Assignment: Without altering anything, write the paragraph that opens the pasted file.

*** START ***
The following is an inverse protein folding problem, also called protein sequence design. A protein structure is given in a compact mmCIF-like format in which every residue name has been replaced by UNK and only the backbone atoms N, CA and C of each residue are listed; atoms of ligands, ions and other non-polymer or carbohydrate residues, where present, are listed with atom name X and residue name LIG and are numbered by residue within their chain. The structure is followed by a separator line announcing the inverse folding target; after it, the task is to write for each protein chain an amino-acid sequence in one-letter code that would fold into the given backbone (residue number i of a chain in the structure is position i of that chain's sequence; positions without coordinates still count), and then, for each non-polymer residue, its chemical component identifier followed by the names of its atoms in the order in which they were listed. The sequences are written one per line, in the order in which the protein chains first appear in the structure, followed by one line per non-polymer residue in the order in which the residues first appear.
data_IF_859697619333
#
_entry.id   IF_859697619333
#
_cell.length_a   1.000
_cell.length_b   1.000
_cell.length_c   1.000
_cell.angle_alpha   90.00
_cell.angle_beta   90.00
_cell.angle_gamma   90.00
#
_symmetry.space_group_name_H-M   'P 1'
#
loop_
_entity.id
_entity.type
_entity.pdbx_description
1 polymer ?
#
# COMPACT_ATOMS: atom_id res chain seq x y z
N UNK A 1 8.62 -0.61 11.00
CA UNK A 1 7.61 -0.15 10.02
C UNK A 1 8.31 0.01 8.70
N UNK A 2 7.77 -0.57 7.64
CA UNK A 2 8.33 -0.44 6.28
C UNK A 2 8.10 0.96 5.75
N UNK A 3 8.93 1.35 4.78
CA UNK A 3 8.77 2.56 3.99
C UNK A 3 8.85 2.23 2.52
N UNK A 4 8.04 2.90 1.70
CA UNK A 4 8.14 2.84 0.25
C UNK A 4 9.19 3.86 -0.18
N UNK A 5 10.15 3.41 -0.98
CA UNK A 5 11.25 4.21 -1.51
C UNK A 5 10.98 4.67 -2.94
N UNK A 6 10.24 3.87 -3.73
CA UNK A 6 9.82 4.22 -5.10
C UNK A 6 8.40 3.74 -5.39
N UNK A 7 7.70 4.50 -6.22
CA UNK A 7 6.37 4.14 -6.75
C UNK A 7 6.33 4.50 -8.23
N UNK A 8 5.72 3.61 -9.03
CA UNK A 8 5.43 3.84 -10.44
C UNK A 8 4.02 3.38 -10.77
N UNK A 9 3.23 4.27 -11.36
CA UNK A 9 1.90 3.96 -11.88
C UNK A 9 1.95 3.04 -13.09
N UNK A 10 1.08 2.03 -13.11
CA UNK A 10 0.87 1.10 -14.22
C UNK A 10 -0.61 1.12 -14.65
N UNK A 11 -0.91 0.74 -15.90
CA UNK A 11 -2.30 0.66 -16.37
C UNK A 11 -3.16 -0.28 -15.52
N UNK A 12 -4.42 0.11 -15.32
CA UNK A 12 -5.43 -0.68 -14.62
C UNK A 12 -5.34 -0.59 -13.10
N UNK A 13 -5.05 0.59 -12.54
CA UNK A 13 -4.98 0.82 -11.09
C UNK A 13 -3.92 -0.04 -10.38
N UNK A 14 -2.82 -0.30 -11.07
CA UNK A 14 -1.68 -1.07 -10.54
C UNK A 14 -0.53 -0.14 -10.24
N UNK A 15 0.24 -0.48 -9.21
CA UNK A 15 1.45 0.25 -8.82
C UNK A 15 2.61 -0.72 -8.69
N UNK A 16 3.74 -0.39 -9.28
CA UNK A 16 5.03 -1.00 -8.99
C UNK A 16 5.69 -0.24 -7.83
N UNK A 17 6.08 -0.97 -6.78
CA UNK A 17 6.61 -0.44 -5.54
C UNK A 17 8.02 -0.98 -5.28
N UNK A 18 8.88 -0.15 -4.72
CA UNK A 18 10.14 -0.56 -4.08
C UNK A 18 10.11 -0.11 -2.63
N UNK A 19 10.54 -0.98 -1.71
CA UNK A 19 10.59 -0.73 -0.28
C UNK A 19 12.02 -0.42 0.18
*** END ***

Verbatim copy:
The following is an inverse protein folding problem, also called protein sequence design. A protein structure is given in a compact mmCIF-like format in which every residue name has been replaced by UNK and only the backbone atoms N, CA and C of each residue are listed; atoms of ligands, ions and other non-polymer or carbohydrate residues, where present, are listed with atom name X and residue name LIG and are numbered by residue within their chain. The structure is followed by a separator line announcing the inverse folding target; after it, the task is to write for each protein chain an amino-acid sequence in one-letter code that would fold into the given backbone (residue number i of a chain in the structure is position i of that chain's sequence; positions without coordinates still count), and then, for each non-polymer residue, its chemical component identifier followed by the names of its atoms in the order in which they were listed. The sequences are written one per line, in the order in which the protein chains first appear in the structure, followed by one line per non-polymer residue in the order in which the residues first appear.